What is LIBOR?
The London Inter-Bank Offered Rate (LIBOR) is a daily benchmark interest rate which is calculated by averaging the rates at which panel banks would obtain wholesale unsecured funding.
LIBOR rates are published on each London business day after submissions made by panel banks to the administrator, the Inter-Continental Exchange Benchmark Administration (IBA), and are available in five currencies (British pound Sterling, Euro, US dollar, Swiss Franc and Japanese Yen) and range from overnight to 12 months.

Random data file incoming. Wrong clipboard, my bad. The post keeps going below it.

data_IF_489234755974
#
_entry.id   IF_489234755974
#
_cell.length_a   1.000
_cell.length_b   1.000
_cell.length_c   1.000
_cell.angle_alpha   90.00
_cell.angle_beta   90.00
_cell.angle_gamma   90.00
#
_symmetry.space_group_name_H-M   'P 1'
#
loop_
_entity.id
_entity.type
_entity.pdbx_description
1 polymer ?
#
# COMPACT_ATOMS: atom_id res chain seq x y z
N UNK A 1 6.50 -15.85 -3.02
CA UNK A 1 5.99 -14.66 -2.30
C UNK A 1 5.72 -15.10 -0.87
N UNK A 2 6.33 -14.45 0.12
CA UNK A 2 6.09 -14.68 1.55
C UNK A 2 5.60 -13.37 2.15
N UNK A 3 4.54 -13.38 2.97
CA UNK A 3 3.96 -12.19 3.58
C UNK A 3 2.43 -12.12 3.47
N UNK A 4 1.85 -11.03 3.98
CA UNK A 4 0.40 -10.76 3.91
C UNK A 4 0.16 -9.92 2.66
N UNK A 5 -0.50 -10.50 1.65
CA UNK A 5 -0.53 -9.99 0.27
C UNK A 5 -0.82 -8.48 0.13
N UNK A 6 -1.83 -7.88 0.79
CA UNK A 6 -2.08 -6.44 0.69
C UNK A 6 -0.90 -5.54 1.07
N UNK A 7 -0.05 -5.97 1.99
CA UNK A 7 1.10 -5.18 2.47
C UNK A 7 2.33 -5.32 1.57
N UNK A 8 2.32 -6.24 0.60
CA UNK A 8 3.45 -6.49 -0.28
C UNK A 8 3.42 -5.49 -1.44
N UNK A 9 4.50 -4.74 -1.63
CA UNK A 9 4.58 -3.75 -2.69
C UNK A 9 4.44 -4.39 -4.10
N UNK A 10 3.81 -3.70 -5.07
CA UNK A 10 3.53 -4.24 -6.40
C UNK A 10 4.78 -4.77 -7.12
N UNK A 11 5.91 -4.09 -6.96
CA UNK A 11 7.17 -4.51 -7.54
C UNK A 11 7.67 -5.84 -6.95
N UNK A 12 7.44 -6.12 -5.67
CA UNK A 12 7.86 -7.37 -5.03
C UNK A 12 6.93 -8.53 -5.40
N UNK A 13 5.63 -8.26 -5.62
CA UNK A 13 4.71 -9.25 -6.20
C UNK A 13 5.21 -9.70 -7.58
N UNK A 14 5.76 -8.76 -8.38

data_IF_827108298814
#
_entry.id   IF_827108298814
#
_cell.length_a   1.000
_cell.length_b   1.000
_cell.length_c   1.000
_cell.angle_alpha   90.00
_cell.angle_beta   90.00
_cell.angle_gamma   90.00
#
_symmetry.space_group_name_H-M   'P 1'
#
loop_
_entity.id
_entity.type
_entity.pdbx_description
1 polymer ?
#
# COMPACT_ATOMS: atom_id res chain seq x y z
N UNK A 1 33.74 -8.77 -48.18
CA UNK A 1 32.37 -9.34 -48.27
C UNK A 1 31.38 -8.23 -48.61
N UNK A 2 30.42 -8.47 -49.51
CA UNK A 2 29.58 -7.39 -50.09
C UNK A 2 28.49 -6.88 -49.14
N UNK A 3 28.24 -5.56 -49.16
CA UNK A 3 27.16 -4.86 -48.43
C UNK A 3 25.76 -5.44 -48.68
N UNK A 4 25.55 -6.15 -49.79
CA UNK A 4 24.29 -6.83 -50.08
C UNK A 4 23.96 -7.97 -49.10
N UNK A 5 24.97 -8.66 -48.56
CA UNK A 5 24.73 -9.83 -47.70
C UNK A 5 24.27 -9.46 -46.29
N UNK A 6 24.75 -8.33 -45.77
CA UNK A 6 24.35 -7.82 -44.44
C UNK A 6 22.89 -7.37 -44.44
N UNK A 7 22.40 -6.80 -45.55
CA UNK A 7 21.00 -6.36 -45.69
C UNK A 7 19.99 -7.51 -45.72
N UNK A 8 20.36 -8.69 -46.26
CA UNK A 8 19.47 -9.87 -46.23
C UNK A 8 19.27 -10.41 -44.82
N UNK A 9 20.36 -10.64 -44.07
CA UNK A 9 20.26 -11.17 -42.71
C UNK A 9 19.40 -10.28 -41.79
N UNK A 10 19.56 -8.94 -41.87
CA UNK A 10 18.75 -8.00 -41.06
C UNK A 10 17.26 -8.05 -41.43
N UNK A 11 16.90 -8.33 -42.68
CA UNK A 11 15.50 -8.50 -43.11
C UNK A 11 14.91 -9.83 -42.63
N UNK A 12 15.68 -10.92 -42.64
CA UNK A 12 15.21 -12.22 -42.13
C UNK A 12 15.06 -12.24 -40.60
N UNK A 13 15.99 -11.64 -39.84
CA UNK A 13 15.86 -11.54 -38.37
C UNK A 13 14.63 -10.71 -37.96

LIBOR is currently used to set the rates for more than 350 trillions of dollars (more than 13 times the GDP of China in 2021) in various financial products such as derivatives, bonds, loans, deposits, structured products, mortgages.
Certain currencies also use specific benchmarks such as EURIBOR and EONIA for EUR or the Tokyo Interbank Offered Rate (TIBOR) for JPY.